【Report】HRN New York Office FIT Seminar
On October 27, 2018, Human Rights Now (“HRN”) held a seminar at the Fashion Institute of Technology featuring Ms. Kazuko Ito and moderated by Ms. Yoshiko Sugimoto, New York chief correspondent for Senken Shimbun, a daily fashion trade newspaper.
In the seminar, conducted in an interactive format with Ms. Sugimoto, Ms. Ito spoke about the unsafe working conditions imposed on garment workers who manufacture clothes for global fast fashion brands in developing countries. Among others, Ms. Ito pointed to two recent incidents: In November 2012, a factory fire in Tazreen fashion factory located in Dhaka, Bangladesh killed more than 100 night-workers who were locked inside the building to prevent them from leaving work. In April 2013, a factory in Rana Plaza, located in the suburbs of Dhaka, collapsed and buried more than 1,110 labors alive. The day before the collapse, the workers had noticed a severe crack in the building bur were denied their requests to be dismissed from work.
In 2014, HRN collaborated with a local partner in China to conduct an undercover inspection of a Uniqlo sewing workshop. The investigation identified unlawful labor hours and hazardous working environment. Ms. Ito also described in detail how the inspection was conducted and its results as well as Uniqlo’s response to the report’s recommendation.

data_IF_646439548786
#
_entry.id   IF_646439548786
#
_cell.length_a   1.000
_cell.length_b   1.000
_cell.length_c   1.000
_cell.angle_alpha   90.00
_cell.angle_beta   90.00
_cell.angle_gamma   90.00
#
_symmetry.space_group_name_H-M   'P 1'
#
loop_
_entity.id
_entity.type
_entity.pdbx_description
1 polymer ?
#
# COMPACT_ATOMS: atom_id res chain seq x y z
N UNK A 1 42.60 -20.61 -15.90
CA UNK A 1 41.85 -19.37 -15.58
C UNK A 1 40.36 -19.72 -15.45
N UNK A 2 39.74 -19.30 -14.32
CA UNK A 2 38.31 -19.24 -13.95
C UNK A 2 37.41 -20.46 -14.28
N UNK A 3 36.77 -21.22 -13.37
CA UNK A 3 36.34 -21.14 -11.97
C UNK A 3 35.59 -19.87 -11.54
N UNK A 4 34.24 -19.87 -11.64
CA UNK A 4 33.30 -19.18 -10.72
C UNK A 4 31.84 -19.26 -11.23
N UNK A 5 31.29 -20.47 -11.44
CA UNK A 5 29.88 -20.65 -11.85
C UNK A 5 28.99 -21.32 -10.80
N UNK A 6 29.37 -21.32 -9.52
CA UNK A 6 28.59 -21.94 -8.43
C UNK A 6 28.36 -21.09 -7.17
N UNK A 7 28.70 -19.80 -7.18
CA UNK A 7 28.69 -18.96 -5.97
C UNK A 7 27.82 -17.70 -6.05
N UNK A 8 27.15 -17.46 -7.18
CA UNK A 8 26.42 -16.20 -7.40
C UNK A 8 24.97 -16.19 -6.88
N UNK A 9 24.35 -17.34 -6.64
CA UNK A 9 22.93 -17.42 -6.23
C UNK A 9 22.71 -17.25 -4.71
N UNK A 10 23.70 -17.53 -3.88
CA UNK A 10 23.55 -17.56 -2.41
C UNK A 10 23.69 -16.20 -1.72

Ms. Ito also described the legislative and strategy context for reform. Labor standards in developing countries are frequently scarce or non-existent. Hence, the first step is to introduce and implement national laws. However, because the apparel manufacturing is a key industry in many such countries, the situation is often left as-is in the hopes of attracting corporate investment. Developed countries, on the other hand, also face pressure to suppress labor costs in order to compete with countries with cheaper labor forces.
Ms. Ito further noted that even developed countries may lack robust labor protection. For example, in contrast with the United Kingdom’s 2015 Modern Slavery Act, the United States’ regulatory framework for worker protections lags behind European and other developed countries. As another example, in Japan, in a survey conducted by HRN of 60 fashion companies, many companies responded that there is no human rights policy in place at their company. Ms. Ito also shared a range of labor violations documented in Japan: discriminatory underpayment of foreign trainees below legally required minimum wages; confiscation of foreign workers’ passports; locking workers into a small room to work; and exposure to radioactive toxins when cleaning up the Fukushima nuclear plant disasters. There were also cases in which the employer, when confronted, had foreign trainees deported. The majority of the seminar participants were involved in the fashion industry. Participants engaged in an active Q & A discussion, including questions regarding the effective regulation of child labor, sex trafficking, safety-protection for workers, guaranteed wages, and education opportunities for workers.